World Trade Organization (WTO) members, especially the US, have questioned India on various subsidy schemes like RoDTEP, a key export tax refund scheme, Agriculture Infrastructure and Development Cess (AIDC), subsidy on crop loans, import duty on cotton and ban on onion exports.
Seeking “an update on the operational status and guidelines” of the Remission of Duties and Taxes on Exported Products (RoDTEP) scheme, Washington wants New Delhi to “provide an explanation of this measure, including what specific duties and taxes are eligible for refund for agricultural products such as rice”. “If operational, please list what agricultural products are eligible under this measure,” it says.
From 1 January, 2021, the RoDTEP scheme replaced the Merchandise Exports from India Scheme (MEIS), which was successfully challenged by the US at the WTO on ground of being inconsistent with global trade norms. India has appealed against the ruling of the WTO’s dispute body and a verdict is yet to be heard.
The US has asked India to clarify if the AIDC would apply to the specified agricultural products produced and sold domestically and for how long does the government intend to continue with it. The US has also posed queries on India’s export subsidy in the sugar sector, seeking details of how this programme is implemented. It highlighted that in December 2020, the Indian government had approved sugar export subsidies of Rs 3,500 crore for the marketing year 2020-21 to ship out six million tonnes of sugar.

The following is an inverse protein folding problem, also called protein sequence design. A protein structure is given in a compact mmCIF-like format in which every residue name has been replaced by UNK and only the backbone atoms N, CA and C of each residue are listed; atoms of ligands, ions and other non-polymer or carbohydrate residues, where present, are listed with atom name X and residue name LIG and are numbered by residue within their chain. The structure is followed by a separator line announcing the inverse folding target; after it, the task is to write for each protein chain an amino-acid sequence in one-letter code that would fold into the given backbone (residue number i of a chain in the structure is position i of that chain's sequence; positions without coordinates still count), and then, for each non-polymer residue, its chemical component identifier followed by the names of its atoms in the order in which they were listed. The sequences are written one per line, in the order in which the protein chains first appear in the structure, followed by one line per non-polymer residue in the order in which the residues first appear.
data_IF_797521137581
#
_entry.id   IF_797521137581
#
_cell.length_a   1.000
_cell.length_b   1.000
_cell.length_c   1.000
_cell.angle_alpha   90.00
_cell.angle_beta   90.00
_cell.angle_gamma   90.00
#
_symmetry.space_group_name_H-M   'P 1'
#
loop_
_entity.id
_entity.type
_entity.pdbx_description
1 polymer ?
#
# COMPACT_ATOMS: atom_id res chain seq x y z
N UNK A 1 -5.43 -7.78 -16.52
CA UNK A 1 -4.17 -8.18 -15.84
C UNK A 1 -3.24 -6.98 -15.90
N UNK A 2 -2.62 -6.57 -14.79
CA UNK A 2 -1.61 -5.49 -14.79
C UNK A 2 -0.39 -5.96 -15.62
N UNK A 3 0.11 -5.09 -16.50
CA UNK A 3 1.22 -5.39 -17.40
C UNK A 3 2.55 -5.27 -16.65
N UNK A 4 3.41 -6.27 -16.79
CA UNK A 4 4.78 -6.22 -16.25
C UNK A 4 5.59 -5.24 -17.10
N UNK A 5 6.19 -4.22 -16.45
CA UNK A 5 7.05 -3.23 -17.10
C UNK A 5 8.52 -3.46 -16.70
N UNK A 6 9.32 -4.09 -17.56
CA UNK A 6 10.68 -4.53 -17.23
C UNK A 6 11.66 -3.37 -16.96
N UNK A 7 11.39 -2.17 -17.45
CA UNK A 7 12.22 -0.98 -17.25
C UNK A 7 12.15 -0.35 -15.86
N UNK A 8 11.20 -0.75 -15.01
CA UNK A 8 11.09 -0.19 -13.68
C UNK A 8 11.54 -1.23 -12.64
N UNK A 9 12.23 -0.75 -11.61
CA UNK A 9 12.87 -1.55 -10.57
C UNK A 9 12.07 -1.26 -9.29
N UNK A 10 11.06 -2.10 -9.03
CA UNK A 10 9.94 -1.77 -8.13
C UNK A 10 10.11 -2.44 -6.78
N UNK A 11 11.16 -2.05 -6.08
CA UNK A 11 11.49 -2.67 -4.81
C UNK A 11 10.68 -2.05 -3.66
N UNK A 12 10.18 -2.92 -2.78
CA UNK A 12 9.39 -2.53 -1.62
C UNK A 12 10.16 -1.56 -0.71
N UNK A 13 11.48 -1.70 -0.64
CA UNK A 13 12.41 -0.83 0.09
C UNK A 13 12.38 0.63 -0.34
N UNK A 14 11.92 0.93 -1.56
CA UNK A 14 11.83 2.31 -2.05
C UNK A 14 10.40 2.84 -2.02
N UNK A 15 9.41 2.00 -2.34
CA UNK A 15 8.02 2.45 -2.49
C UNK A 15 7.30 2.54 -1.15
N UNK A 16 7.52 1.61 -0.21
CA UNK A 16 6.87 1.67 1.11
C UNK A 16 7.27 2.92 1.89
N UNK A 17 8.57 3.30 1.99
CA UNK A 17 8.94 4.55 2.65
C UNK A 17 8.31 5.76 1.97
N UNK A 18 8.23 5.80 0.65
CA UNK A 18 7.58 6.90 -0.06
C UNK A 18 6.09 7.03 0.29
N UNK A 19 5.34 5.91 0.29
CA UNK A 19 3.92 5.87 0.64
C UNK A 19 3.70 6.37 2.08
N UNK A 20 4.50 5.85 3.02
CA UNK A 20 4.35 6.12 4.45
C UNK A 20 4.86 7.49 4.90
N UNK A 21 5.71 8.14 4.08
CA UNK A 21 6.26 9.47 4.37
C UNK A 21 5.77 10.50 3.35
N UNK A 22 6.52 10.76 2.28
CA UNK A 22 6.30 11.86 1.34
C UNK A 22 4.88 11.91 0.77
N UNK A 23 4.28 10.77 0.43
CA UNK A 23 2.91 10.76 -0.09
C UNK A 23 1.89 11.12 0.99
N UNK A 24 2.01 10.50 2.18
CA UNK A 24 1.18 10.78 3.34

Washington has also sought a reply as to how the interest subvention scheme is implemented in short-term crop loans. “What commodities benefit from each scheme included in the notified measure ‘interest subsidy’?” it asks.
Australia has sought to know the domestic market circumstances and policy considerations that led to a 10 per cent tariff being imposed on cotton imports. “Whether India expects further tariff increases on cotton or the introduction of other measures to limit imports of cotton?” it asks.
Japan wants India to explain as to how the government has given due consideration to the effects of an onion export ban on importing countries’ food security.